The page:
Phil 4:10 “you have renewed your concern for me. Indeed, you have been concerned

Phil 1:7 “it is only right for me to feel this way
Phil 4:8 “whatever is right, … let your mind dwell on these things

Phil 1:7 “in my imprisonment … you all are partakers[synkoinwnous] of grace with me”
Phil 4:14 “to share with me [synkoinwsantes] in my affliction"

The partnership with Paul, as seen in the financial contributions of the Philippians, is clearly apparent as the “good work” in Phil 1:6, and as such, fatally undermines the psuedo-scholastic exegesis of the Traditionalists.

The doctrine of the Perseverance of the Saints has been read into Phil 1:6. This is shameful, as it has become one of the proof-texts extrordinaire in the arsenal of the Traditionalist.

The Perseverance of the Saints makes the Traditionalist’s gospel a false gospel, as it introduces another condition to final salvation: namely, perseverance until the end in faith and progressive sanctification. This is a reprehensible back-loading of works-based contingency into the simple offer of the gospel.

Antonio da Rosa
Key words: Calvin, Calvinism, doctrines of grace, TULIP

Thursday, July 27, 2006

Phil 1:6 Does NOT teach the Perseverance of the Saints!

Is Perseverance of the Saints taught in the Bible?

Phil 1:3-8
3 I thank my God upon every remembrance of you, 4 always in every prayer of mine making request for you all with joy, 5 for your fellowship in the gospel from the first day until now, 6 being confident of this very thing, that He who has begun a good work in you will complete it until the day of Jesus Christ; 7 just as it is right for me to think this of you all, because I have you in my heart, inasmuch as both in my chains and in the defense and confirmation of the gospel, you all are partakers with me of grace.

Does Philippians 1:6 teach that true Christians will persevere until the end of life in faith and good works?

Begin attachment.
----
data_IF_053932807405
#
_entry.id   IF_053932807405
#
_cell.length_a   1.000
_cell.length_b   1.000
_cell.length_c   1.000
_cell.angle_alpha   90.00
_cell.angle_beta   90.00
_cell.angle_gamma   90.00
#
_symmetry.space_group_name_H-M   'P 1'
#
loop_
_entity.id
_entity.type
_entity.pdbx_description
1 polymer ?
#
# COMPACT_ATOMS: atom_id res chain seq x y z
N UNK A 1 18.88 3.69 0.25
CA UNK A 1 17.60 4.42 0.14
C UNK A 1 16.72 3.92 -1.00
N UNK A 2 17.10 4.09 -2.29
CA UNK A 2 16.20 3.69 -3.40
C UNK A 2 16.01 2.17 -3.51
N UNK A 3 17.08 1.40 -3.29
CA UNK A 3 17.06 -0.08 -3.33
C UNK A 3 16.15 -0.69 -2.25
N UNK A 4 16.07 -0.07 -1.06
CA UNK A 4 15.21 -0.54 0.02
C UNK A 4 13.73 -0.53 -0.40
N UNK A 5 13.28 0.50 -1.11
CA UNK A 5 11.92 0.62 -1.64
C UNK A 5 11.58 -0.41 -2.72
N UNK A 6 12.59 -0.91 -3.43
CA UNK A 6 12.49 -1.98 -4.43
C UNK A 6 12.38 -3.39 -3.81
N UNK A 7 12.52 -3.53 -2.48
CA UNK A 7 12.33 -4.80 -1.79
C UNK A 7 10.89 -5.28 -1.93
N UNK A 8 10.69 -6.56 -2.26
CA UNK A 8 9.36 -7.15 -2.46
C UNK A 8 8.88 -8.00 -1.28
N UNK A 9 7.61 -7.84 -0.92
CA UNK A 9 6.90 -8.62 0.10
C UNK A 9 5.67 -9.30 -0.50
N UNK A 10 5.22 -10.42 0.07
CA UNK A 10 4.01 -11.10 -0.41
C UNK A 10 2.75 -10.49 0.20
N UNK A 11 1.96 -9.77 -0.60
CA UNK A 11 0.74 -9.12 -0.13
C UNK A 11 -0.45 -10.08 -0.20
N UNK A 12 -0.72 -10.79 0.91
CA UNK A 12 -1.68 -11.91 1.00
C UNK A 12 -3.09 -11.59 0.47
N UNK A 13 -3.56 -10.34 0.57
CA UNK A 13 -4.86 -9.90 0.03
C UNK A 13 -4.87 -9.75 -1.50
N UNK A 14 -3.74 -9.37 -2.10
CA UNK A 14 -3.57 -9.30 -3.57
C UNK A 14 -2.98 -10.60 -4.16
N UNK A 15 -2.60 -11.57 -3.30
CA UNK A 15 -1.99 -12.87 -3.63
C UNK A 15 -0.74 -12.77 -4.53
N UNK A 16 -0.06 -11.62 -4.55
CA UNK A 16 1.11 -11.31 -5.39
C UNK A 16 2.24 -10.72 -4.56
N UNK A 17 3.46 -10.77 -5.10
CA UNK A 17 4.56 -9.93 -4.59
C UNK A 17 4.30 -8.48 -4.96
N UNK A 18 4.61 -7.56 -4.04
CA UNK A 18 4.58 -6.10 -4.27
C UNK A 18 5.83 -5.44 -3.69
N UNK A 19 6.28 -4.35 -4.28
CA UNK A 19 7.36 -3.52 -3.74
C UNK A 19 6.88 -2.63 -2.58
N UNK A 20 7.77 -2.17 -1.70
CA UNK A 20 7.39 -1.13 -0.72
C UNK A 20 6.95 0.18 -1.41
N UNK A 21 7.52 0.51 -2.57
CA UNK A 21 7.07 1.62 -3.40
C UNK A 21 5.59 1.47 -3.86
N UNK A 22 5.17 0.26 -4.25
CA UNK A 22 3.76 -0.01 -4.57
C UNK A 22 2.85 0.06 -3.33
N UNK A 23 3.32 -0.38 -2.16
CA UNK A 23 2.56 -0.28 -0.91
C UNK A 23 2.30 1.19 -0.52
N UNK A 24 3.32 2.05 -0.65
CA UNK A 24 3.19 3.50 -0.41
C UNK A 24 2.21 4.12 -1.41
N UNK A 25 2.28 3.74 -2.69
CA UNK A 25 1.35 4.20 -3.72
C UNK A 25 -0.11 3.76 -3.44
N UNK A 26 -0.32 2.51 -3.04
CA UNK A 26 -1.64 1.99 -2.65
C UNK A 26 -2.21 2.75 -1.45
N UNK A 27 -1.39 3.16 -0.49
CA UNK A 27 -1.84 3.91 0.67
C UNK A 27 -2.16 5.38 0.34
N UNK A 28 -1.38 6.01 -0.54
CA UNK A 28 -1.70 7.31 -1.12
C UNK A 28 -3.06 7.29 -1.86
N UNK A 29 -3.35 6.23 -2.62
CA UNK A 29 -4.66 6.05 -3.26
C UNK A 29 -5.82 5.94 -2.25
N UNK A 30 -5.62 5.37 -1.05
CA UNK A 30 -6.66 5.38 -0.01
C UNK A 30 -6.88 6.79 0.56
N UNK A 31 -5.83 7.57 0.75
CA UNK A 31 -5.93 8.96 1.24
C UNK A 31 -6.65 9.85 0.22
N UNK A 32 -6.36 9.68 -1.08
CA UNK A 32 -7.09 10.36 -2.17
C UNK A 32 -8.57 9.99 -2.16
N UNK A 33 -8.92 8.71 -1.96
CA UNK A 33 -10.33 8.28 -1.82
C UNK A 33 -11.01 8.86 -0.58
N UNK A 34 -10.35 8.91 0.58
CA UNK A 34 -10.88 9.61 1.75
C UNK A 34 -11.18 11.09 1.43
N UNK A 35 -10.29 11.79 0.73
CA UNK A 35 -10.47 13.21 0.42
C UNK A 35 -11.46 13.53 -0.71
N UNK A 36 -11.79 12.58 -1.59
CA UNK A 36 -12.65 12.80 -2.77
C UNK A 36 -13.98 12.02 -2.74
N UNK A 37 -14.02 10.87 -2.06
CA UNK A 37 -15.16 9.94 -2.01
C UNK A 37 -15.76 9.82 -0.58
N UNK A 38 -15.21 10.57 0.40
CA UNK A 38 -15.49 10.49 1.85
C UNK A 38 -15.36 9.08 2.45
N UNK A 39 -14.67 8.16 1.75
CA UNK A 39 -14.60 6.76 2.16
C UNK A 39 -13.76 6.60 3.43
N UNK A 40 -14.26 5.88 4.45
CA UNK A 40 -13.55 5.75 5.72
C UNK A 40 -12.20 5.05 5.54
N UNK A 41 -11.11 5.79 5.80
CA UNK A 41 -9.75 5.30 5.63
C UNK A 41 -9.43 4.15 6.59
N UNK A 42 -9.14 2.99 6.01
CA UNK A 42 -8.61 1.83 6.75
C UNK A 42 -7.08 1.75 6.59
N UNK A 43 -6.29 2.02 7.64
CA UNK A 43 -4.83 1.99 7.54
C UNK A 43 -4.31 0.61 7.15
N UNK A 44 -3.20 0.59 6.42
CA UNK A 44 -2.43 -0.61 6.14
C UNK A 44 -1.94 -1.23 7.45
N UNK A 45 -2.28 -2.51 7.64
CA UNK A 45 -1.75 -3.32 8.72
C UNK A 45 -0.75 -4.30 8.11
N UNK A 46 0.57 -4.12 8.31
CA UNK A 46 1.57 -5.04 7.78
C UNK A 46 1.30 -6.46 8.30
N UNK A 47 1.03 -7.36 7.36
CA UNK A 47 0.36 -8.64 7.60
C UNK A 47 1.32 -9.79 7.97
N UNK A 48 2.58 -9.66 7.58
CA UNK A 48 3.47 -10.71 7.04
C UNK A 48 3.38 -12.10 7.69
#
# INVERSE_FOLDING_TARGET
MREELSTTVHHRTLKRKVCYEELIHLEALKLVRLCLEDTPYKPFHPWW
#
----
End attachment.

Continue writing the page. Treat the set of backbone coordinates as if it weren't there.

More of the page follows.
John MacArthur seems to think so. In his book, Faith Works: The Gospel According to the Apostles, Mr. MacArthur references Philippians 1:6 six different times (pps. 24, 33, 71, 110, 185, 192)—as much as or more than any other verse in this book, showing the centrality and significance of its concepts for his theology. Throughout his references it is generally assumed that the theological meaning he assigns to the verse is the only viable interpretation. He offers no exegesis of the passage, any discussion of the context whatsoever, nor does he submit any refutation of possible alternative interpretations. This is extremely odd, as this verse is used so repeatedly and is so fundamental to his theology! Why not a more thorough treatment?

John MacArthur explains his theology in this way:
That ongoing work of grace in the Christian’s life is as much a certainty as justification, glorification, or any other aspect of God’s redeeming work . . . [Phil 1:6 is quoted] . . . Salvation is wholly God’s work, and He finishes what He starts. His grace is sufficient. And potent. It cannot be defective in any regard
(MacArthur, Faith Works, 33)

Elsewhere MacArthur writes
They [professing believers] can be sure that if their faith is real it will endure to the end—because God himself guarantees it . . . (Phil. 1:6).
(ibid., 192)

And again:
Real faith cannot be defective or short lived but endures forever (Phil. 1:6; cf. Heb. 11).
(ibid., 24)

Yet later, quoting Phil 1:6 again, he qualifies the sanctification process:
Sometimes the process is slow and arduous; sometimes it is immediately triumphant.

It seems theologically weightless to contend for a particular view of sanctification from the fact that God’s grace is not defective. If God’s grace is not defective when the process of sanctification proceeds rather slowly or even stops for a limited period of time, why is it defective when the process seems extremely slow or stops for an extended period of time?